As a group, how can smaller landlords even compete with the massive strength of these government entities?

This is the year of banding together. If you are not part of a local or national association, it’s time. We need representatives in our local, state, and federal government to fight for us. We need attorneys filing lawsuits and taking our cause to the Supreme Court. I believe property rights will be on the table, and possibly hang in the balance, in the next 4 years.

It’s not all doom and gloom … just the opposite.

Landlords are smart and, in the end, we will win. Being a landlord is the best job in the world, we just have to be willing to pivot and know we will have some fights that start at city hall and make their way to the highest courts in the land. By banding together, arm in arm, we can overcome any challenge the government throws at us.

I am grateful for the amazing years I took for granted, but my instinct says we must roll up our sleeves and get to work; but we as landlords are used to that. In the end, the Constitution drafted by our founders will be the saving grace, as they were wise enough to know that property rights are at the core of being American.

2021 is the year of getting your house in order and then banding together with others in your local, state and national landlord associations. To find your local REIA go to https://nationalreia.org/find-a-reia/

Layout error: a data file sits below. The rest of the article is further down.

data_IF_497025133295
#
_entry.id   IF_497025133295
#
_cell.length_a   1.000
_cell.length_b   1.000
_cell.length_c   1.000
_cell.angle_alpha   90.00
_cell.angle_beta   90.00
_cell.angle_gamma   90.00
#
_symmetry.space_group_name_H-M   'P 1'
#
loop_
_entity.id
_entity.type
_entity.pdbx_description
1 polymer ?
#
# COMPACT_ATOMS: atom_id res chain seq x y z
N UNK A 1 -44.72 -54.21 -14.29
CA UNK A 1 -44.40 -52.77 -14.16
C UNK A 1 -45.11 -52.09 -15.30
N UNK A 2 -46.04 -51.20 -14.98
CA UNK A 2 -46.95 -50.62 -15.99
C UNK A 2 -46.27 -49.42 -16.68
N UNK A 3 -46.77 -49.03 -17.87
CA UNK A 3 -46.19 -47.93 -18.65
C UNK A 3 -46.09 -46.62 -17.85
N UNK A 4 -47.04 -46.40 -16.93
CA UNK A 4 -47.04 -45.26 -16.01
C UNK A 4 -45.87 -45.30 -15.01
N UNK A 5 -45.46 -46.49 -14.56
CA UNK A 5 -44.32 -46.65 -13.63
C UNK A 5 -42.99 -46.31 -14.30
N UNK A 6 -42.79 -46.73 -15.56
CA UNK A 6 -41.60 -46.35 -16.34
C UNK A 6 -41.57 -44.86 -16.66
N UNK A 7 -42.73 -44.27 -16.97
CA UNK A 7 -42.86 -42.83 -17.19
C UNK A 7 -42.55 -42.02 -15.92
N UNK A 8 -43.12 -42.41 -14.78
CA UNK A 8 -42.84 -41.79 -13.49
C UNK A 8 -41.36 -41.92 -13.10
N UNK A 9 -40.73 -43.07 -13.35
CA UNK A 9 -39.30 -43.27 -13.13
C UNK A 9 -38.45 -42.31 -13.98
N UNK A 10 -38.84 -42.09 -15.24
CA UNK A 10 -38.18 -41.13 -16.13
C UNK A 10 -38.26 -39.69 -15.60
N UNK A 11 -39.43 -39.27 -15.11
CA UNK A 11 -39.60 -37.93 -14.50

A Look To The Past Tells Landlords A Lot About the Future
Think about banding together with other landlords in your local, state and national landlord associations

About the author

David Pickron on the need for landlords to band together in 2021

David Pickron is President of Rent Perfect and a fellow landlord who manages several short- and long-term rentals. He is a private investigator and teaches organizations across the country the importance of proper screening. His platform, Rent Perfect, was built to help the small landlord find success. Subscribe to his weekly Rent Perfect Podcast (available on YouTube, Spotify, and Apple Podcasts) to stay up to date on the latest industry news and for expert tips on how to manage your properties.